To me, the terms bruschetta and crostini are kind of synonymous to each other, although they do actually have slightly different meanings. Bruschetta comes from the Italian word bruscare, which means to roast over coals. Originally whole breads were roasted this way. They were heavy, hearty breads, such as an Italian rustic bread or a sourdough type bread. Crostini are the smaller, finer cousins to bruschetta, and are usually made with finer breads, like a baguette that has been sliced into thin rounds. Both are coated in olive oil and toasted. They can be used as croutons, or topped with a wide variety of toppings and can be eaten on their own or as a side dish to a salad or soup.
Bruschetta has been around since the days of the Ancient Romans. This roasted bread was used as a way to taste and test the freshly pressed olive oil from when the olive growers would bring in their olives to the local presses. Crostini, which translates to little toasts, is thought to have originated in the Middle Ages. The Italian peasants did not have plates to eat off of, so instead they used bread. Often times the bread was stale, so it needed to be soaked in some kind of liquid, often times it was wine, in order to become edible. Today, crostini are most often coated in olive oil and roasted.
Today, both bruschetta and crostini are topped with so many types of toppings. The possibilities are endless. They are always a big hit, no matter what topping is used. I tried something a little different this time, and it was a huge, delicious success, just as expected. I made a squash butter and used that as my topping, along with some ricotta cheese and caramelized shallots.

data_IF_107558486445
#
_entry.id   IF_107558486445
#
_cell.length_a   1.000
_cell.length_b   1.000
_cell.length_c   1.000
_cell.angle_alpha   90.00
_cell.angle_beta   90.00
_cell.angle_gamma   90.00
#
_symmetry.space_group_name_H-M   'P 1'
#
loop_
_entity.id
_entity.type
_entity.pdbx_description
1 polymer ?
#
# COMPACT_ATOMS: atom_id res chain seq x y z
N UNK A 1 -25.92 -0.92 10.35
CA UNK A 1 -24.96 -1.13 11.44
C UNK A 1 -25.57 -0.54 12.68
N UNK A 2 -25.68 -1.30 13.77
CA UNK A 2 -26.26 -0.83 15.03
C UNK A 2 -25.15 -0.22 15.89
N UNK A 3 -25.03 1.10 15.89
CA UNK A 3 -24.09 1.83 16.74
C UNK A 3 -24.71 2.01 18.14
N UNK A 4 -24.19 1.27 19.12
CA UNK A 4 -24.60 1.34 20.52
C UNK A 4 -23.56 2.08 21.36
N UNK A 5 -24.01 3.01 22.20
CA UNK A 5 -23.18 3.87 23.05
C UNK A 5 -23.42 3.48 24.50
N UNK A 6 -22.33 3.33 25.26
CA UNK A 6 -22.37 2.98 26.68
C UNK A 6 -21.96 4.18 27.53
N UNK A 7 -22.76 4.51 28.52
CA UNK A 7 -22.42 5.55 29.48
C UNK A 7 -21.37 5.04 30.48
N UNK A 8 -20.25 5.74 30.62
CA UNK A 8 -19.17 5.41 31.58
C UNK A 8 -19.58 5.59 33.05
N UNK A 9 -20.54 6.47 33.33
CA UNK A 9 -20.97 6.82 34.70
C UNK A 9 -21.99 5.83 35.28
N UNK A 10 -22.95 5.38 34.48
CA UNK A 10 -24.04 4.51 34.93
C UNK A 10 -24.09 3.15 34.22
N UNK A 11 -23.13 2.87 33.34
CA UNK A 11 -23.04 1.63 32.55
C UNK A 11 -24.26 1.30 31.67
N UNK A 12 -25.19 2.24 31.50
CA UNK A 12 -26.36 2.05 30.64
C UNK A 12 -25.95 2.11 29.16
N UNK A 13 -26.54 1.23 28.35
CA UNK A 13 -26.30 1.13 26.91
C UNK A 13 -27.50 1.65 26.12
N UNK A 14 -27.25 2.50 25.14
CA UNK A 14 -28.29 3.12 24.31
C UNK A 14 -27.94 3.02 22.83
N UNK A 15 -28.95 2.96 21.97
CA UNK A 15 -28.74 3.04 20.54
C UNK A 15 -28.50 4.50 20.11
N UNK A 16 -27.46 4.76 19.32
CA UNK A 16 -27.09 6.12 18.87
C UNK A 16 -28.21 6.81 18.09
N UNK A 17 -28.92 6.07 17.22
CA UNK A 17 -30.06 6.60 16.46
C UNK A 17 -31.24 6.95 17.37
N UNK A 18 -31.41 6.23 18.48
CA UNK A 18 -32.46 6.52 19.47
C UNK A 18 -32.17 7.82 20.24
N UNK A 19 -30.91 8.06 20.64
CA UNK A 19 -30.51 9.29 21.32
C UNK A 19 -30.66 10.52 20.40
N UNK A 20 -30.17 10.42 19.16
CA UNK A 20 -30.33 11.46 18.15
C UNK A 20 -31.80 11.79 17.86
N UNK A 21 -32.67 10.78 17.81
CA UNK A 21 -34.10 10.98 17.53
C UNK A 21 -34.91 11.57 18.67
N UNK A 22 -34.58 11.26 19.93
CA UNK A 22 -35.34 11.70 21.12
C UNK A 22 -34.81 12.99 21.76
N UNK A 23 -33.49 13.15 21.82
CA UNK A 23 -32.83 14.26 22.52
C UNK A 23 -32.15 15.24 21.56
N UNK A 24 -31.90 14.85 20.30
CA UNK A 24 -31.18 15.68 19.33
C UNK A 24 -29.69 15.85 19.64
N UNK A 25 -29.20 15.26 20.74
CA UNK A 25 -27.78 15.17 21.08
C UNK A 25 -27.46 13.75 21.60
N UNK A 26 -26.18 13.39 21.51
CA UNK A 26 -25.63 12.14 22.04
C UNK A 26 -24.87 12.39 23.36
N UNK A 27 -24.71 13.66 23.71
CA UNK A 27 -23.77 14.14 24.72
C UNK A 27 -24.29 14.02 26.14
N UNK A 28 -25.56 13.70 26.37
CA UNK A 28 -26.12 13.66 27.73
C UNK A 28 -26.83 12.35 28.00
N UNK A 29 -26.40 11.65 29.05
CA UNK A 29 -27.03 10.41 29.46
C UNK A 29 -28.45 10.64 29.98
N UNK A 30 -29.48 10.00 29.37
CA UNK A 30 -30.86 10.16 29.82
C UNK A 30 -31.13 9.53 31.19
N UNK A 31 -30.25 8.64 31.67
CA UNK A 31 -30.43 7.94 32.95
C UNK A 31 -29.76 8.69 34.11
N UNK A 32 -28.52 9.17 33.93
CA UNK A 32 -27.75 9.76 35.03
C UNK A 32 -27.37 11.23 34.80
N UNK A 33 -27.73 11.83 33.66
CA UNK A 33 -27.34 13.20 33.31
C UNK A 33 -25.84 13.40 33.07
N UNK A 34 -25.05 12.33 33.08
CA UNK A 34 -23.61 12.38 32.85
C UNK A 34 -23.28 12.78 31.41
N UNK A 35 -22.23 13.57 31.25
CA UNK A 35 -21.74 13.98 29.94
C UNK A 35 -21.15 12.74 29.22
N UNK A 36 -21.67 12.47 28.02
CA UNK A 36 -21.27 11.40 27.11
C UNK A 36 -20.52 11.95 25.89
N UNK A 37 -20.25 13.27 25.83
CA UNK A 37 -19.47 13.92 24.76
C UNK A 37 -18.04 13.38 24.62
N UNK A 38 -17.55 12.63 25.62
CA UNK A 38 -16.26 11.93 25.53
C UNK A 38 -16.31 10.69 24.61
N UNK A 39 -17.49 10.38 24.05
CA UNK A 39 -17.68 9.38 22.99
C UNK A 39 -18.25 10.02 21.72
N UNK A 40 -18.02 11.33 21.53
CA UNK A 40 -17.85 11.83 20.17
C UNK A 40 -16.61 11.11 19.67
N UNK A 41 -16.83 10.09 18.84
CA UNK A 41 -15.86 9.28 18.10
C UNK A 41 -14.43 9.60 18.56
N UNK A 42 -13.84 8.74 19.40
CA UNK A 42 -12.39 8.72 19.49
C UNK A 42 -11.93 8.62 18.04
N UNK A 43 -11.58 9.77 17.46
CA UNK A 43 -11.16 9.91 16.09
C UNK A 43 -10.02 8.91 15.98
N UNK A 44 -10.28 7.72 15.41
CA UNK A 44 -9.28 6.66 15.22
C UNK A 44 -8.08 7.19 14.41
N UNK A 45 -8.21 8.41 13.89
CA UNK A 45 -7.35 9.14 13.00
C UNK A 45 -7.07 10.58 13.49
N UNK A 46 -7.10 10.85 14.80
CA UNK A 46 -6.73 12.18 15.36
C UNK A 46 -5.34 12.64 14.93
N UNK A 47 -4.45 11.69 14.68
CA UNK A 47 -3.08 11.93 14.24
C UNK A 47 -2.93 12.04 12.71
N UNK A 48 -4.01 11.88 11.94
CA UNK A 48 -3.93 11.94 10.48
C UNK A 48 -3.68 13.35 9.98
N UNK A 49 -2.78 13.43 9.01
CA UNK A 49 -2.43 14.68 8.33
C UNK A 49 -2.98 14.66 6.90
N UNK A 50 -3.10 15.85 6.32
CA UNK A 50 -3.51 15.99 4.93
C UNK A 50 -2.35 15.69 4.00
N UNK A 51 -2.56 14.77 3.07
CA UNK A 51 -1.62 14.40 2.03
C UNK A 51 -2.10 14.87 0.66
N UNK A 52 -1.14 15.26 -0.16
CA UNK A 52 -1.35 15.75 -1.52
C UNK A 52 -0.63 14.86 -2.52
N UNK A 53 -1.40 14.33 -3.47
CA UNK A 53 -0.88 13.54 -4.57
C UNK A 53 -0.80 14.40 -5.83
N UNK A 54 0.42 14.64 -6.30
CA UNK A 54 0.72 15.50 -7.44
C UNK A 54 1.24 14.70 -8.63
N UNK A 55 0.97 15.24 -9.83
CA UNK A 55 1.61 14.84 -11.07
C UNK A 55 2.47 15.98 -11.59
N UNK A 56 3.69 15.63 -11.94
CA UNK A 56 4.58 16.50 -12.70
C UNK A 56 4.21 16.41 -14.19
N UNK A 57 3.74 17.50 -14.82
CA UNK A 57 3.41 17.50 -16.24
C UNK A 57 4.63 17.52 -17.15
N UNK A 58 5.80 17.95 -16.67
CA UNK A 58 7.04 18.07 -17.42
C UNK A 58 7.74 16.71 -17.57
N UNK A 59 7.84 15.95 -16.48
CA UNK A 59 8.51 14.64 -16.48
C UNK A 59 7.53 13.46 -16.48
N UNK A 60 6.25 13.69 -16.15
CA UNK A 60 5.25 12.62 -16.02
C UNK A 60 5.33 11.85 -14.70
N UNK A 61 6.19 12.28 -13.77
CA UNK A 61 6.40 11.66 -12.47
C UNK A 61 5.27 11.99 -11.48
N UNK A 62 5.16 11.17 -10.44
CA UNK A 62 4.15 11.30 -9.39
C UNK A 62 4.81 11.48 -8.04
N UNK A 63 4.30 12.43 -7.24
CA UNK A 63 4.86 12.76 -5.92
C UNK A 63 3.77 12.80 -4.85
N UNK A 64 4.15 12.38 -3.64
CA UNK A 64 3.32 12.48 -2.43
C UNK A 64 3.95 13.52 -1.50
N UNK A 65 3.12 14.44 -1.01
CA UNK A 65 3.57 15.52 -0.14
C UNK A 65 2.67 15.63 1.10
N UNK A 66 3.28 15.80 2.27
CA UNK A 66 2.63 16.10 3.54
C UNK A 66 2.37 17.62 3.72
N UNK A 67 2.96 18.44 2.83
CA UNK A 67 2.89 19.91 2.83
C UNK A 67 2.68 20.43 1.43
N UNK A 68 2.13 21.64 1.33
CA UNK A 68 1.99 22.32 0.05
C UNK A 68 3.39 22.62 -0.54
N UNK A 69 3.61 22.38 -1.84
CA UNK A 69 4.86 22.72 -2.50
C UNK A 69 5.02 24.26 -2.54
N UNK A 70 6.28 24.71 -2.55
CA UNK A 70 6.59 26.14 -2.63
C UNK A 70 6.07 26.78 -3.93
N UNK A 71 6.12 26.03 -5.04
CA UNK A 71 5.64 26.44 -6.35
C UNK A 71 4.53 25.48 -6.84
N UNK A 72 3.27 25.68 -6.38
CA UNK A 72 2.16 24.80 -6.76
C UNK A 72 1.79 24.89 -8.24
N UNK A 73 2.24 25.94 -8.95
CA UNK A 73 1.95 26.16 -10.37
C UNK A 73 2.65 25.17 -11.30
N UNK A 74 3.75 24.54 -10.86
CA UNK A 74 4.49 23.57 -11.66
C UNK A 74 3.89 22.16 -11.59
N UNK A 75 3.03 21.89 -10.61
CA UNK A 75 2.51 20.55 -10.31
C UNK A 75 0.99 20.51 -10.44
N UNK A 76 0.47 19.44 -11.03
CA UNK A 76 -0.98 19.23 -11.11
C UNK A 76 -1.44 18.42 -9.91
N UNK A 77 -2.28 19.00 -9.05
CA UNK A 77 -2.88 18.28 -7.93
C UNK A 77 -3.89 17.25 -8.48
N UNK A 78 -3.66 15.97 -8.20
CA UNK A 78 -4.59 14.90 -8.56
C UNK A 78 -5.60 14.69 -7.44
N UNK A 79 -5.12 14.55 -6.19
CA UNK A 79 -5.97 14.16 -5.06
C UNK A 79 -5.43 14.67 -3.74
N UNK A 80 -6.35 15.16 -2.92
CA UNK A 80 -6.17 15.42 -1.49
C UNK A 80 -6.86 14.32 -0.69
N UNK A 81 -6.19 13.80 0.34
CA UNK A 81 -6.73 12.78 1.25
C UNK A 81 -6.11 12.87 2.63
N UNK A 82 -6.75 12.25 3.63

The recipe called for delicata squash, and I looked high and low for it, but could not find it anywhere, so I used butternut squash and a cue ball squash instead. Ironically, when I wasn’t looking for it, I was able to find the delicata squash with no problems. Both the butternut and the cue ball squash were very good substitutes for the delicata squash. As I have always said, recipes are NOT set in stone. Feel free to substitute things and change things around if need be, or even just because. That just gives you another delicious twist to any recipe. That is one of the things that makes cooking so much fun. Play with your food. 🙂
Crostini with Squash Butter, Ricotta Cheese and Caramelized Shallots
I baguette, sliced at an angle
2 lbs squash of your choice, peelled and sliced
1/2 cup olive oil, divided
salt & pepper to taste
1 TBSP garlic
2 TBSP fresh sage
2 tsp lemon juice
1 TBSP lemon zest
1 cup shallots, sliced very thin
1 TBSP balsamic vinegar
dash of sugar
Preheat the oven to 425* F or about 200* C.
Toss the squash with olive oil and salt and pepper and place on a baking sheet. Place in the hot oven and roast for about 30 minutes, or until the squash is tender.
Brush both sides of the bread slices with olive oil and place on a baking sheet. Roast for about 15-20 minutes per side before flipping them. You want the bread to be lightly golden and crusty. You can either make this ahead of time and store them in an airtight container, or you can roast them up at the same time as the vegetables.
When the vegetables are tender, place them in a food processor, along with the lemon juice, lemon zest, sage, and more olive oil and/or salt and pepper as needed and process until you have a smooth, creamy puree and everything is well incorporated.
Use the remainder of the olive oil to cook the shallots. Add the balsamic vinegar and the sugar and cook the shallots for about 5-10 minutes, or until they are browned and crisp.
Once everything is cooked, top the crostini with a spread of the squash butter, a spread of the ricotta cheese, and then sprinkle with the caramelized shallots. There will be a fusion of all kinds of delicious flavors and textures going on with every bite. Don’t spread the toppings onto the crostini until right before eating, otherwise the crostini will get soggy and will loose their crunch.
These were a huge hit. Everyone loved them. !Mangia!
Stay safe and stay well Everyone. ‘Til next time.